Table 2 shows more details about the association between solid fuel use and non-fatal CVD. After adjusting all the covariates (in model 3), baseline solid fuel users had a higher risk of incident non-fatal CVD (HR: 1.18; 95% CI: 1.05 to 1.32), and persistent use of solid fuel amplified the negative impact. In model 3, compared with references, persistent solid fuel use was independently associated with a 38% increased risk of incidental non-fatal CVD and a 49% risk of incidental heart disease (CVD: HR 1.38; 95% CI 1.18 to 1.61; heart disease: HR 1.49; 95% CI 1.24 to 1.81).
Urban community (HR: 1.35; 95% CI: 1.17 to 1.55), ≥65 years old (HR: 1.41; 95% CI: 1.26 to 1.58), current smoker (HR: 1.32; 95% CI: 1.08 to 1.61), sleep time <6 hours (HR: 1.14; 95% CI: 1.02 to 1.28), hypertension (HR: 1.76; 95% CI: 1.57 to 1.98), dyslipidaemia (HR: 1.32; 95% CI: 1.12 to 1.55), poor health status (HR: 1.78; 95% CI: 1.53 to 2.07) and higher body mass index (HR: 1.03; 95% CI: 1.01 to 1.04) were risk factors for incidental non-fatal CVD. More details about the risk factors for incidental CVD events are provided in online supplemental table A.1.
In the Fine and Gray competing risk models, we considered the competing risk of mortality for the outcome. After adjusting for confounding factors, we found results that were basically consistent with model 3, except that solid fuel use increased the risk of incidental non-fatal heart disease (Sub-distribution Hazard Ratio (SHR): 1.17; 95% CI: 1.02 to 1.34) in the competing risk model (online supplemental table A.2). In another sensitivity analysis, similar results were found when 10 866 records were obtained without multiple imputation (online supplemental table A.3). In addition, after considering the clustering effect of every family, the associations between solid fuel use, persistent solid fuel and incidental non-fatal CVD were still significant (online supplemental table A.4).
Association between solid fuel use and non-fatal CVD event risk stratified by different factors
In the subgroup analysis, the relationship remained significant in the female (HR: 1.22; 95% CI: 1.05 to 1.43), elderly (HR: 1.20; 95% CI: 1.05 to 1.38), rural (HR: 1.18; 95% CI: 1.04 to 1.34), hypertensive groups (HR: 1.24; 95% CI: 1.01 to 1.51). However, no significant interaction effects between solid fuel use and these factors were found (all p<0.05), and these results are presented by the forest plots in figure 2.
This study found 7310 (54%) participants used solid fuel for cooking at baseline, and 2998 (41%) users continued to use solid fuel during the follow-up period. Solid fuel use was associated with incidental non-fatal CVD compared with clean fuel, and persistent solid fuel use can lead to a higher risk of incidental non-fatal CVD compared with the reference. In addition, we found that the association between solid fuel use and incidental non-fatal CVD was significant among rural residents, females, the elderly and people with hypertension compared with clean fuel users.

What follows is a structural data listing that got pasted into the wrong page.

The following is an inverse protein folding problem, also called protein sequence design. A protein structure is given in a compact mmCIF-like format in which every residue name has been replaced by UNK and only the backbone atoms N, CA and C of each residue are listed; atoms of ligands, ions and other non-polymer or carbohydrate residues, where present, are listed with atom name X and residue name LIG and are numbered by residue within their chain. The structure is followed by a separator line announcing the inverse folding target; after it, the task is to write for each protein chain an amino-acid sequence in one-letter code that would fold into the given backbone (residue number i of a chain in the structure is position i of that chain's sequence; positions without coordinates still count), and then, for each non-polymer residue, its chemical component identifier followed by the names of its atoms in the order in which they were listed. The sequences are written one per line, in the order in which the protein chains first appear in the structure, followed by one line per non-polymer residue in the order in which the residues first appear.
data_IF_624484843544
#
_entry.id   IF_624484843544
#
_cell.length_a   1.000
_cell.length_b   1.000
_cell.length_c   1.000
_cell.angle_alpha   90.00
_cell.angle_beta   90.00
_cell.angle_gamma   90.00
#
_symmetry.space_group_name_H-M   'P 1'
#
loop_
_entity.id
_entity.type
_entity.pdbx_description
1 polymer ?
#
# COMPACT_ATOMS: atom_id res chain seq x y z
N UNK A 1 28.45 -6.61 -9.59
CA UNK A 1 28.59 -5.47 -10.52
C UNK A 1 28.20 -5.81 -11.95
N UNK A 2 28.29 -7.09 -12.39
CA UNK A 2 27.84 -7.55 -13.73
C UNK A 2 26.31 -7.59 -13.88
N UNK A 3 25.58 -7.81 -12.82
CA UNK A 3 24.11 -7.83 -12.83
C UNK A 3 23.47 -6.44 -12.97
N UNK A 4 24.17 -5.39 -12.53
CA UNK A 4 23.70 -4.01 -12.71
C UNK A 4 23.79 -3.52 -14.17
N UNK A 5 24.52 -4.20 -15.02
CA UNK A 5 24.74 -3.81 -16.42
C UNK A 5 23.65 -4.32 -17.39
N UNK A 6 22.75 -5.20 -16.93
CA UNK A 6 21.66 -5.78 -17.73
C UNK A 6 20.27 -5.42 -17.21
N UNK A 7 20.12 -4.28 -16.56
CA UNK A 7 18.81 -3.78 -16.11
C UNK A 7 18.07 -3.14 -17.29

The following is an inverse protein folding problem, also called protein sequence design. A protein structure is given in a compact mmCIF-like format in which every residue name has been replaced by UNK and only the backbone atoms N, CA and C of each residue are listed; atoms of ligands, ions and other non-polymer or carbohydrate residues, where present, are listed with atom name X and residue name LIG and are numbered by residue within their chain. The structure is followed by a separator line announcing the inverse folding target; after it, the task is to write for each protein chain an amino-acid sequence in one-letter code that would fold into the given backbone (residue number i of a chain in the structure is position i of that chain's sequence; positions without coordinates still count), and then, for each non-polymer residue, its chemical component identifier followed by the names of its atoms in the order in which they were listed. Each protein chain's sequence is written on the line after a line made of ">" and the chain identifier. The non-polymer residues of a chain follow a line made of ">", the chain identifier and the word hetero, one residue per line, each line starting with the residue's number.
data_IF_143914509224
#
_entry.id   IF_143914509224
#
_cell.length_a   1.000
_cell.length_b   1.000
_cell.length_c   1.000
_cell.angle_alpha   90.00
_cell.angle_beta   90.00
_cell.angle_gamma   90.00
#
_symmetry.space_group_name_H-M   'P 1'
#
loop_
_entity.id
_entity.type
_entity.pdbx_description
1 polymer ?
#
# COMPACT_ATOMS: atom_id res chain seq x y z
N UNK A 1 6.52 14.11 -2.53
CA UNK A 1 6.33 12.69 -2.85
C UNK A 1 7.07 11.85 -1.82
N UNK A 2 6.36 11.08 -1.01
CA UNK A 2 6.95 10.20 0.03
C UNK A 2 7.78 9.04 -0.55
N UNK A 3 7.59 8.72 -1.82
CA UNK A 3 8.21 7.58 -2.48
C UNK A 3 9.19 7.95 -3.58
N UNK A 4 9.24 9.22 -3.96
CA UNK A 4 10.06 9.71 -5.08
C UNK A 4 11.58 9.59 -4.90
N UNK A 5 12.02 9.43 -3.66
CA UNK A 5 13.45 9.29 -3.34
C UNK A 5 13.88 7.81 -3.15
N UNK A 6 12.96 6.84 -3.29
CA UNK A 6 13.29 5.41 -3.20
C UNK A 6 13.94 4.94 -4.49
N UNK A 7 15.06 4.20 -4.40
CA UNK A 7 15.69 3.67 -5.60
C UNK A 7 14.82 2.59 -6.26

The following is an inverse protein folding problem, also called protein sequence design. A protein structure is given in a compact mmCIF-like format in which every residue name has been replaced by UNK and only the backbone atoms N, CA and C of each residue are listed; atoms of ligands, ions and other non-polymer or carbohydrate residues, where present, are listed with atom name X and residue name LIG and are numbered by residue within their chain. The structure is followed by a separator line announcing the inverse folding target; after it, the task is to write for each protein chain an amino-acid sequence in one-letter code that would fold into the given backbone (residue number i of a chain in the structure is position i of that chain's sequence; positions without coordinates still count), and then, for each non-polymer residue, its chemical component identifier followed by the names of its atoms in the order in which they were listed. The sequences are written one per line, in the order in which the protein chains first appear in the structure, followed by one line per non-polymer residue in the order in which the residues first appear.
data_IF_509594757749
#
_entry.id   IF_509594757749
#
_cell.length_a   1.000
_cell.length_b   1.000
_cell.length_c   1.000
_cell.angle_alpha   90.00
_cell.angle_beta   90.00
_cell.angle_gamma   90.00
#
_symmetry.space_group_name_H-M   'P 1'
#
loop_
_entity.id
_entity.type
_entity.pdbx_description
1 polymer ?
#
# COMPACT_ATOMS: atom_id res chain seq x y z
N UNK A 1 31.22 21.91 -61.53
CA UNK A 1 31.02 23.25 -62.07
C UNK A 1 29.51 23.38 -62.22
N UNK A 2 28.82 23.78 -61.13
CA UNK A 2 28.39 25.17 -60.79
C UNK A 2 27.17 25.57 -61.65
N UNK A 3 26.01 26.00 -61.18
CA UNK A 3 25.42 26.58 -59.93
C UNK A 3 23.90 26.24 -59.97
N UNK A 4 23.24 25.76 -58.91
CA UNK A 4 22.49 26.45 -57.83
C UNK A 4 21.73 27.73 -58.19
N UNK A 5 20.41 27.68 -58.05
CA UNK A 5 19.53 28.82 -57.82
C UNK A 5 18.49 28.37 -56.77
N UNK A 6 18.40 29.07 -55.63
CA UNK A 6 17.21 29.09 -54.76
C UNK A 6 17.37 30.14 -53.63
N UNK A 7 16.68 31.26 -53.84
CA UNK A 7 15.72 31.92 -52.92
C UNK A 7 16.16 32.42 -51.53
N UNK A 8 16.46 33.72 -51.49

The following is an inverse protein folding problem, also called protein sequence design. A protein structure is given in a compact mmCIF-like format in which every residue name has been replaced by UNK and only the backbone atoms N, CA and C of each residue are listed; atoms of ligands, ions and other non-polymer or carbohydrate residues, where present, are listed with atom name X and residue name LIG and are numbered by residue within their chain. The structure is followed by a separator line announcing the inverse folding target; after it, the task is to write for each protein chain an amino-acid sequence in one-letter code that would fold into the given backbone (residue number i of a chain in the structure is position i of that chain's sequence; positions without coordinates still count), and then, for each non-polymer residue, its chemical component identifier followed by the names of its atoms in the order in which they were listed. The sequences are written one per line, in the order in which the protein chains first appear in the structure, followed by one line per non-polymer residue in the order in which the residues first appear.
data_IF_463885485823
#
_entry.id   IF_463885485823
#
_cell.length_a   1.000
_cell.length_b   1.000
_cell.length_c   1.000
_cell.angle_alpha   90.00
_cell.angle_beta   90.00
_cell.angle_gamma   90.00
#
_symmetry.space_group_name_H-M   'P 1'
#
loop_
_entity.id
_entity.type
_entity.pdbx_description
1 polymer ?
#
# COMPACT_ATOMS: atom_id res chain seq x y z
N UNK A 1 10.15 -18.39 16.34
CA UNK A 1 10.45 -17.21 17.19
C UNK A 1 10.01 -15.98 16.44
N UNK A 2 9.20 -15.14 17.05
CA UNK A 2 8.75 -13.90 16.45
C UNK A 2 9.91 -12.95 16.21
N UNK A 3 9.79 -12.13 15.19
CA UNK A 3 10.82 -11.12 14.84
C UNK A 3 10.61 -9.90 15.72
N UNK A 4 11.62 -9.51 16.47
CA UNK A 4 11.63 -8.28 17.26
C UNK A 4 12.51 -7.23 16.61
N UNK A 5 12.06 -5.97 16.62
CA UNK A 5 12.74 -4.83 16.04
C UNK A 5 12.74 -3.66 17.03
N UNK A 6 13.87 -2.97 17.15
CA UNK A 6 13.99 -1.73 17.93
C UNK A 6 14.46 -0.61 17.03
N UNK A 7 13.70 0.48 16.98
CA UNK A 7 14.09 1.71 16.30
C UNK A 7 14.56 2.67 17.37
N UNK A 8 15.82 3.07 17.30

In Chinese villages, even though electricity has been popularised, solid fuel is still widely used. Some solid fuels (such as firewood, straw and animal dung) are available everywhere in some poorer areas, which influences villagers to save money by using these fuels for a long time. In addition, some poor families do not have a stove or good ventilation, which increases the health risk of attaching to IAP from using solid fuel.39 Therefore, pollutants from burning solid fuels produce long-term and lasting harm to people under the circumstances.
The studies found that female users of solid fuel had an increased risk of incidental CVD, which is consistent with other studies.40 As a Chinese tradition, men usually work away from home, and women must spend more time taking care of their family and cooking. Therefore, women are more exposed to IAPs from burning solid fuel and experience IAP-related health problems. In addition, elderly users of solid fuels are more at risk from solid fuels, and other previous studies also found the same problems.24 In the elderly population, the function of cardiovascular declines and exposure time increases persistently with age, which makes these people more vulnerable to coping with adverse risk factors. Therefore, their daily use of solid fuel increases their cardiovascular burden. Moreover, hypertension is a major risk factor for incidental CVD and a major health problem in middle-aged and elderly populations, and this disease can lead to arteriosclerosis and abnormal constriction of the arteries over time. Studies have reported that some IAPs (CO and PM) from burning solid fuels can exacerbate vascular inflammation and increase vascular burden.41 If patients with hypertension do not stop using solid fuels, there may be a combined negative effect on cardiovascular function and eventually lead to CVD.